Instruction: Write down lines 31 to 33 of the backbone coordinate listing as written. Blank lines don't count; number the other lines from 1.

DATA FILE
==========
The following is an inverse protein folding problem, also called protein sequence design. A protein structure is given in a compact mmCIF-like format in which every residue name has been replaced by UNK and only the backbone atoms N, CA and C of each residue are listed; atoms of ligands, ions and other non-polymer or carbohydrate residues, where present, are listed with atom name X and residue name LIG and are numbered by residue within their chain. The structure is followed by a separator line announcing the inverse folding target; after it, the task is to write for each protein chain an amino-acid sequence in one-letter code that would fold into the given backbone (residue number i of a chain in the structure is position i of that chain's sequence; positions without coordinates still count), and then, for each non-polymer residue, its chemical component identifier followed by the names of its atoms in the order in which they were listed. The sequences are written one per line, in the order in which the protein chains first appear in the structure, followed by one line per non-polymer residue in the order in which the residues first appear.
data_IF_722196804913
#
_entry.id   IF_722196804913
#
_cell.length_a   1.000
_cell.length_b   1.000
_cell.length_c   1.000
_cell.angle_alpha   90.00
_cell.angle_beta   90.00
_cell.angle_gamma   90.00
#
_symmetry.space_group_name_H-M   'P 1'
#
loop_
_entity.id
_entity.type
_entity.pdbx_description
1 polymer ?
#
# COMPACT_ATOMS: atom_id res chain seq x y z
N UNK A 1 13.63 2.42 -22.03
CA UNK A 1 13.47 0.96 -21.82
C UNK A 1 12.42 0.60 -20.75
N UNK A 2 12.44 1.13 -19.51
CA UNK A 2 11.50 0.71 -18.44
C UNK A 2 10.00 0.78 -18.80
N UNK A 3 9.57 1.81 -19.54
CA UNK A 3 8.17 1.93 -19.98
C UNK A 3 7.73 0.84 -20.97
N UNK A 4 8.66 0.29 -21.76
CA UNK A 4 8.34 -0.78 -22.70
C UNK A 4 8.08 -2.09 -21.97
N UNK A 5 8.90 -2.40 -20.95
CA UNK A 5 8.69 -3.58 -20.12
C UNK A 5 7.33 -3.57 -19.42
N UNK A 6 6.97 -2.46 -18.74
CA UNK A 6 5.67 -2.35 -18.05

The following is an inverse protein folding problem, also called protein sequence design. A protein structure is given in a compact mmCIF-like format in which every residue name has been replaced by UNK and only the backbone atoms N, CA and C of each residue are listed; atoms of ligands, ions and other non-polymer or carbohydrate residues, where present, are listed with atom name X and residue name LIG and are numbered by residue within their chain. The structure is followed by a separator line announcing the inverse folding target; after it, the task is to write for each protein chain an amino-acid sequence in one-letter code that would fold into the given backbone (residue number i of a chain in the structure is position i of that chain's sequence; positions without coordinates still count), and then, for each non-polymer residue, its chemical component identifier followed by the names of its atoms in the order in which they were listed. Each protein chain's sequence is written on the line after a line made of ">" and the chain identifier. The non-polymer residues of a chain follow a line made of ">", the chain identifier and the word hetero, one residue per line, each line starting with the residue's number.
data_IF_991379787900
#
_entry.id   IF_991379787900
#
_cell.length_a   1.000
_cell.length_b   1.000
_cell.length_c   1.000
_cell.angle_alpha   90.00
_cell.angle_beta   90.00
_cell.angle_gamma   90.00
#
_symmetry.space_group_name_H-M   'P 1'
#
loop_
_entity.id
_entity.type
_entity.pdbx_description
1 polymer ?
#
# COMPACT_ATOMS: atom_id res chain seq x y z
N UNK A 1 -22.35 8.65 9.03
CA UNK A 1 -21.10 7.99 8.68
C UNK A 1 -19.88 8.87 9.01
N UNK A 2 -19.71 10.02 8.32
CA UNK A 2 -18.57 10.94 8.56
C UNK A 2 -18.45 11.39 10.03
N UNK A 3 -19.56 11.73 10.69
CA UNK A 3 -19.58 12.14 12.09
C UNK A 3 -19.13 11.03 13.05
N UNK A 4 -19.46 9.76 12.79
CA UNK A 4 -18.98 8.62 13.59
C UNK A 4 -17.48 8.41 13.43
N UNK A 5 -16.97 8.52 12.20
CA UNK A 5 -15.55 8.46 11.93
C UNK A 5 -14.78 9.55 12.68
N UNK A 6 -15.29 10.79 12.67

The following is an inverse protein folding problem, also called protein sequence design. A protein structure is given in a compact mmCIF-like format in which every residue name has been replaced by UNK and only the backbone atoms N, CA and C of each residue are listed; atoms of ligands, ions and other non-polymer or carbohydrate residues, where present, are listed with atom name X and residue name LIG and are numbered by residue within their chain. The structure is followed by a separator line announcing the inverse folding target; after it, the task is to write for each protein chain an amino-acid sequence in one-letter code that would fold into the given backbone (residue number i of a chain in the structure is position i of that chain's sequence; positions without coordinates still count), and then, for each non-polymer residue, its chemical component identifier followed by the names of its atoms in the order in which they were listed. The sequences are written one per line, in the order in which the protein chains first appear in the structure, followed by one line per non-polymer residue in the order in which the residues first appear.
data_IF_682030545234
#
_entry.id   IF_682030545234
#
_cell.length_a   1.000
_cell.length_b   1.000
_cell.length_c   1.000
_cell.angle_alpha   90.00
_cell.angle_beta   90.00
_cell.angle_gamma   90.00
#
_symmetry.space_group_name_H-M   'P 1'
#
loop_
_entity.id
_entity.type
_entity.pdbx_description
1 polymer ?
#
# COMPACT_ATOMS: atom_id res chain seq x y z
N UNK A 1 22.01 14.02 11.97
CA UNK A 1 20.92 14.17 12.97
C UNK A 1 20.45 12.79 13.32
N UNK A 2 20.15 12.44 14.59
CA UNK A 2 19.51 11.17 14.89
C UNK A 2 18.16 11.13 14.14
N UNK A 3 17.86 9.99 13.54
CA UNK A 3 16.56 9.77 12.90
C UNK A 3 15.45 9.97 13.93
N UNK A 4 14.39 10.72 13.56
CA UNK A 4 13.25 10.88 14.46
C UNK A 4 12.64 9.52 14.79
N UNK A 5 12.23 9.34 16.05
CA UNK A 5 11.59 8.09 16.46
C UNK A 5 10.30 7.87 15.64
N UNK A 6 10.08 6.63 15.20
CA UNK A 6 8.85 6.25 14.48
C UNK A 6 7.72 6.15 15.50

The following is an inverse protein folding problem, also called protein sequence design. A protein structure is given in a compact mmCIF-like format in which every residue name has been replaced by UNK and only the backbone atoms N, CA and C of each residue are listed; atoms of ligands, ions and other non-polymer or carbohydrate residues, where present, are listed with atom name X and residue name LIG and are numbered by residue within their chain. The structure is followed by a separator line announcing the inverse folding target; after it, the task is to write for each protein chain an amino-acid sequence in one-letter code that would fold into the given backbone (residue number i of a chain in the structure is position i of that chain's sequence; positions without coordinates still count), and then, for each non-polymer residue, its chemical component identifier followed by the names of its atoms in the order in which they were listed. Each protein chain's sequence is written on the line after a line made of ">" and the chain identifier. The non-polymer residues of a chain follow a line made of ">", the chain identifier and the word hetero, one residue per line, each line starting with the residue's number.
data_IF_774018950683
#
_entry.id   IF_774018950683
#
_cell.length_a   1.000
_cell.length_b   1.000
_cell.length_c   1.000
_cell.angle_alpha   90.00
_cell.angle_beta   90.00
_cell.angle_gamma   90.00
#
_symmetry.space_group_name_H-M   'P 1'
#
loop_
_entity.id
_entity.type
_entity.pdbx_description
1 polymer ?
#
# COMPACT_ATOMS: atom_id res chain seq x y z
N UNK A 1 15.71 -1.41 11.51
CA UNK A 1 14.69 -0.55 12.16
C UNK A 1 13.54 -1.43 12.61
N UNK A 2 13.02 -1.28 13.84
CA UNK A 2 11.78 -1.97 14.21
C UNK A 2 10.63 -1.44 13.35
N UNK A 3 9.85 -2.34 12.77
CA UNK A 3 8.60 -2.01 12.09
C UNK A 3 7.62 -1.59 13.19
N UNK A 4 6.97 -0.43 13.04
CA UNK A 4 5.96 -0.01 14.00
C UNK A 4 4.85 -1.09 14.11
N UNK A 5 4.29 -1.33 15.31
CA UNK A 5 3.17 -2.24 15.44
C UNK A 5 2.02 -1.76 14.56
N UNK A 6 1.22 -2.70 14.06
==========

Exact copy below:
N UNK A 4 8.66 0.29 -21.76
CA UNK A 4 8.34 -0.78 -22.70
C UNK A 4 8.08 -2.09 -21.97